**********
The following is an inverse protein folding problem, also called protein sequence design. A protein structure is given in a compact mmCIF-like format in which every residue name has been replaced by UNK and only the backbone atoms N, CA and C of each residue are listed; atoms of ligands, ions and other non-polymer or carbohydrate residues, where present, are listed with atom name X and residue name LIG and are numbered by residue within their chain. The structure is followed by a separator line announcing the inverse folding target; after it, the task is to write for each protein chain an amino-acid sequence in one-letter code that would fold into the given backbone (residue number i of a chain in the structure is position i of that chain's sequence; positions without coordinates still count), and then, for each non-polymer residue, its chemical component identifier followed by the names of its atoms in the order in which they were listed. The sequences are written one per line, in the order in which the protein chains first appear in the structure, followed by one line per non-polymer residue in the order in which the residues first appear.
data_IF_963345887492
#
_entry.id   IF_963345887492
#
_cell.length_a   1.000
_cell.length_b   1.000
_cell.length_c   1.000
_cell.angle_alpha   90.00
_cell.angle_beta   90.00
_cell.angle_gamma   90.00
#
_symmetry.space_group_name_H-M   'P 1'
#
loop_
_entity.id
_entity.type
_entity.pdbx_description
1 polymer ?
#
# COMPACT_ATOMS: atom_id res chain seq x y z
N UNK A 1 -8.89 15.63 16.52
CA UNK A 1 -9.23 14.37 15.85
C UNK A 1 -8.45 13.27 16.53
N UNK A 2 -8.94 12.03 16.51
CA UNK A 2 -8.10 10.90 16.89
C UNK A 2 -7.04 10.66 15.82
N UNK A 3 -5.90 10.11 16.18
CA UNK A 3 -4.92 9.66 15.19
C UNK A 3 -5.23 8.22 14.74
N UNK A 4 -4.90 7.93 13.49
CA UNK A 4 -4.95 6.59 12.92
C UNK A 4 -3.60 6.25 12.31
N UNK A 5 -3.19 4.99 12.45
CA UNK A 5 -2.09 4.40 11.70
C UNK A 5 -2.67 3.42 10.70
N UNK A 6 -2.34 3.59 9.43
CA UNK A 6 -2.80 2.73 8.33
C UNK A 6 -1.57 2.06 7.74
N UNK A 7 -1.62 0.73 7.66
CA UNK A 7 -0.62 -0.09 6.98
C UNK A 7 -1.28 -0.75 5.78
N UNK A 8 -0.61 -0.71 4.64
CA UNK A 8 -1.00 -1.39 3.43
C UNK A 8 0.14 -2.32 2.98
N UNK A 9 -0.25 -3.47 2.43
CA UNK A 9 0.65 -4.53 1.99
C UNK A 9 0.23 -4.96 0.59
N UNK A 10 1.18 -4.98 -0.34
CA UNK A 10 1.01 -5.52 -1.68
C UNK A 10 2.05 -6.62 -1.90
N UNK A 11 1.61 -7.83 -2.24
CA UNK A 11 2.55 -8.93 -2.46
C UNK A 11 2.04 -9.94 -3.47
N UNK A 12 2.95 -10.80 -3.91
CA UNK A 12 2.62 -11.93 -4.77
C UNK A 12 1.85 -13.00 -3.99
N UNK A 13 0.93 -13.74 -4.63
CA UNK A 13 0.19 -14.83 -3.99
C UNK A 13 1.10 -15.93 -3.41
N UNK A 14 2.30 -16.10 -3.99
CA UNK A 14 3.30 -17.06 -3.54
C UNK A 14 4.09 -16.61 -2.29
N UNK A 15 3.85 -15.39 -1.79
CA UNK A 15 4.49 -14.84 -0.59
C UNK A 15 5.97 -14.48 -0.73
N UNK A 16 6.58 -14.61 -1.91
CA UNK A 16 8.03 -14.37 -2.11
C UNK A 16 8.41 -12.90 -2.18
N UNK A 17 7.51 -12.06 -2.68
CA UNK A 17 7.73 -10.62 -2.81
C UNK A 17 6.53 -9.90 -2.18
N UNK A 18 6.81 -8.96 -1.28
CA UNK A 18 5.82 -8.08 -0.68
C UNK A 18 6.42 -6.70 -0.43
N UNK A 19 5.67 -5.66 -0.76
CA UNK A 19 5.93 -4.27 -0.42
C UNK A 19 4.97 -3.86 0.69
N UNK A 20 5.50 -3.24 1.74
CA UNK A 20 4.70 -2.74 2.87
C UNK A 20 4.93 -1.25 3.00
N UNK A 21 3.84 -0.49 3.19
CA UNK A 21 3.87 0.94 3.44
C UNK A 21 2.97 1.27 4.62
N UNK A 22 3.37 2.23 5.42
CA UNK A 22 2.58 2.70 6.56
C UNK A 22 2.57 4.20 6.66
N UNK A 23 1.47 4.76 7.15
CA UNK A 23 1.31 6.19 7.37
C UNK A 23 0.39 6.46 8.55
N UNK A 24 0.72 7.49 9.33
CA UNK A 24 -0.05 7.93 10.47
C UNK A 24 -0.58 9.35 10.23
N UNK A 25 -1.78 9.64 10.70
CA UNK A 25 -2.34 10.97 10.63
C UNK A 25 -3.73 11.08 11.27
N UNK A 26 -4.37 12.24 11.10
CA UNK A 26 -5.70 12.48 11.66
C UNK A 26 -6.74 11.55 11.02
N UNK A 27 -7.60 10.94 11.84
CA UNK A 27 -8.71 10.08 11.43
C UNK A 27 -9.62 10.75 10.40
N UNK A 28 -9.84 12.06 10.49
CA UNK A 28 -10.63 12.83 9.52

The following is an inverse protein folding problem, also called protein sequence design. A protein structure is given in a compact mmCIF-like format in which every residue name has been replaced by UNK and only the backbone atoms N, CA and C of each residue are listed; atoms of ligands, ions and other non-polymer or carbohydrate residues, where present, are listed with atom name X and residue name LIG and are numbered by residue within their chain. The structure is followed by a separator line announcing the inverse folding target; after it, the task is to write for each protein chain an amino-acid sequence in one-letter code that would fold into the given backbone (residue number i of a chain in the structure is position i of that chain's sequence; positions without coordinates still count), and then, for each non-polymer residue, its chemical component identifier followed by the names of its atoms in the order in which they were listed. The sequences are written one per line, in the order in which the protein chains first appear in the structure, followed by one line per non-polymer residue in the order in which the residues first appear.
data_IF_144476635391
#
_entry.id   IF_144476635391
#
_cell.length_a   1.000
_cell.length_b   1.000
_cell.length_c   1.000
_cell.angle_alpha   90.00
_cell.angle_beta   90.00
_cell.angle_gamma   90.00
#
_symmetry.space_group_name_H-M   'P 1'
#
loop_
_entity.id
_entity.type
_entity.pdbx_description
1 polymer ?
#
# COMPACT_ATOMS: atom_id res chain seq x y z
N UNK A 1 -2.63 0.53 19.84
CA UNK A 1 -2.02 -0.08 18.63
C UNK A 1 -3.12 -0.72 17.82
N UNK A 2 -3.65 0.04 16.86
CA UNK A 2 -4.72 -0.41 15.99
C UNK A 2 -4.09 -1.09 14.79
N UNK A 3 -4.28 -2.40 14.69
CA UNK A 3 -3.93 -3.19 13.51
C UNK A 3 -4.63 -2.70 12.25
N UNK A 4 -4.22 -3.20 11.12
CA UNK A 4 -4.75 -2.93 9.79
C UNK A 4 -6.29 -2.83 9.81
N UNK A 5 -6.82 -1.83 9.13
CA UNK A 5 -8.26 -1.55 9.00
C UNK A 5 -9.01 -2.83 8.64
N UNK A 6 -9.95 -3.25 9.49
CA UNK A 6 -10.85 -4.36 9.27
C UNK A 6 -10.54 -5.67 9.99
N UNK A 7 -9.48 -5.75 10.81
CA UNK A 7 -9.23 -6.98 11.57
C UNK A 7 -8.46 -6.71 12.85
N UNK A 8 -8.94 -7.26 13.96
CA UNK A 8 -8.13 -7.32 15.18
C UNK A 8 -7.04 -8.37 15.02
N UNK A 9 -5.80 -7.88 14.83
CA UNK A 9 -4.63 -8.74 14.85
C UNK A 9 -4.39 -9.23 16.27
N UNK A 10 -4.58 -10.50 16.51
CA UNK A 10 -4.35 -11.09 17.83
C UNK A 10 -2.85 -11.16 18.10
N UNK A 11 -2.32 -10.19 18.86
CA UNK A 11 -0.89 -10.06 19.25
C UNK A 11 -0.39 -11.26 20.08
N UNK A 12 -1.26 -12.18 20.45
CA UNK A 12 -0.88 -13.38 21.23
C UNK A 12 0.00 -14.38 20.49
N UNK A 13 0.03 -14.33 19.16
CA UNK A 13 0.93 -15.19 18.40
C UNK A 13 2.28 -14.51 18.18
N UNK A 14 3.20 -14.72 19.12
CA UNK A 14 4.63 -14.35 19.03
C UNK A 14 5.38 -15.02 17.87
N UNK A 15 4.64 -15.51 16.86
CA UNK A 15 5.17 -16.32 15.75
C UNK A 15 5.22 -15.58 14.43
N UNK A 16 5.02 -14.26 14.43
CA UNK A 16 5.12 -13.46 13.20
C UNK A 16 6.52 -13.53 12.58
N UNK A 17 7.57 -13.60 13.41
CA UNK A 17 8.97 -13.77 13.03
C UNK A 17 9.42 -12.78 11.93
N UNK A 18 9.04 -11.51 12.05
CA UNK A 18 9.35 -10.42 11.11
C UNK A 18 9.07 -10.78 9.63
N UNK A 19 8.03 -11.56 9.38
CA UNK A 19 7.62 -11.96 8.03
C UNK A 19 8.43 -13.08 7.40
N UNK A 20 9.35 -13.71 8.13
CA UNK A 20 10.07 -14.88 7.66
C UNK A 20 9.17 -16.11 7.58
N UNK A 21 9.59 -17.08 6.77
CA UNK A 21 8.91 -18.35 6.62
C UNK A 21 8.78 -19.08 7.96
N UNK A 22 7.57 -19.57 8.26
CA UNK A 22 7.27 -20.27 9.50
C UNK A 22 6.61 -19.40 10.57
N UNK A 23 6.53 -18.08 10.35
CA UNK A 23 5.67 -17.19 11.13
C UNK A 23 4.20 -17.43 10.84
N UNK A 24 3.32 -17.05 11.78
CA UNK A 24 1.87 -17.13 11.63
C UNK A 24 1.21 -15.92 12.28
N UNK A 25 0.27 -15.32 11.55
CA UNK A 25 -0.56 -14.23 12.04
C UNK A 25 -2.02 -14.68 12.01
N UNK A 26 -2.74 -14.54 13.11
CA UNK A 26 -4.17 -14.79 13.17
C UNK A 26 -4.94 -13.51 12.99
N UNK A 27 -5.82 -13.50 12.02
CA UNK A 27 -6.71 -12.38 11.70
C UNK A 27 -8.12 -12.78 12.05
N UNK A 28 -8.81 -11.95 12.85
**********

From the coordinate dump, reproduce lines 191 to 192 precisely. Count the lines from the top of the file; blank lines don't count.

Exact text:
C UNK A 22 6.61 -19.40 10.57
N UNK A 23 6.53 -18.08 10.35